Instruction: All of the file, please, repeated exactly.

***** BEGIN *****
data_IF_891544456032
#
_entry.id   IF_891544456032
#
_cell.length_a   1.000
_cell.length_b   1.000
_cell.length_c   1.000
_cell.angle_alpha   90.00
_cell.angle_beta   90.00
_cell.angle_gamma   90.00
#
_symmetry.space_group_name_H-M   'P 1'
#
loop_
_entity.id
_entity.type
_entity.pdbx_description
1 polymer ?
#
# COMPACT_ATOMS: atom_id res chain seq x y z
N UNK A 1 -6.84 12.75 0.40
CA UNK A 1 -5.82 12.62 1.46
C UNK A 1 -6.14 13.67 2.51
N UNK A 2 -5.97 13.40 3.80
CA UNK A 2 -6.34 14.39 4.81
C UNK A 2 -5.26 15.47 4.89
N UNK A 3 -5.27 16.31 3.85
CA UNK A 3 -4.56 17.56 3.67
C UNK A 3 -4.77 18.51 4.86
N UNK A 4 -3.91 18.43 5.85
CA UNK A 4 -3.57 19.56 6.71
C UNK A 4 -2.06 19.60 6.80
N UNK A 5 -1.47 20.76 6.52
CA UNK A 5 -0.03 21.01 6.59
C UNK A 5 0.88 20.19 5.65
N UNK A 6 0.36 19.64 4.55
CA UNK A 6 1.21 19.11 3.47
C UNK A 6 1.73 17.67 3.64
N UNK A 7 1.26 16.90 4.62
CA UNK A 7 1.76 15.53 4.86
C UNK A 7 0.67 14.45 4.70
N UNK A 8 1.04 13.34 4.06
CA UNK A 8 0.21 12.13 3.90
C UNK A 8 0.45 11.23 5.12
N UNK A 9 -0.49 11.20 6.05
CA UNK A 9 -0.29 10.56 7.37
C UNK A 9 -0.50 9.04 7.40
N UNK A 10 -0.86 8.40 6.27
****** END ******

data_IF_891544456032
#
_entry.id   IF_891544456032
#
_cell.length_a   1.000
_cell.length_b   1.000
_cell.length_c   1.000
_cell.angle_alpha   90.00
_cell.angle_beta   90.00
_cell.angle_gamma   90.00
#
_symmetry.space_group_name_H-M   'P 1'
#
loop_
_entity.id
_entity.type
_entity.pdbx_description
1 polymer ?
#
# COMPACT_ATOMS: atom_id res chain seq x y z
N UNK A 1 -6.84 12.75 0.40
CA UNK A 1 -5.82 12.62 1.46
C UNK A 1 -6.14 13.67 2.51
N UNK A 2 -5.97 13.40 3.80
CA UNK A 2 -6.34 14.39 4.81
C UNK A 2 -5.26 15.47 4.89
N UNK A 3 -5.27 16.31 3.85
CA UNK A 3 -4.56 17.56 3.67
C UNK A 3 -4.77 18.51 4.86
N UNK A 4 -3.91 18.43 5.85
CA UNK A 4 -3.57 19.56 6.71
C UNK A 4 -2.06 19.60 6.80
N UNK A 5 -1.47 20.76 6.52
CA UNK A 5 -0.03 21.01 6.59
C UNK A 5 0.88 20.19 5.65
N UNK A 6 0.36 19.64 4.55
CA UNK A 6 1.21 19.11 3.47
C UNK A 6 1.73 17.67 3.64
N UNK A 7 1.26 16.90 4.62
CA UNK A 7 1.76 15.53 4.86
C UNK A 7 0.67 14.45 4.70
N UNK A 8 1.04 13.34 4.06
CA UNK A 8 0.21 12.13 3.90
C UNK A 8 0.45 11.23 5.12
N UNK A 9 -0.49 11.20 6.05
CA UNK A 9 -0.29 10.56 7.37
C UNK A 9 -0.50 9.04 7.40
N UNK A 10 -0.86 8.40 6.27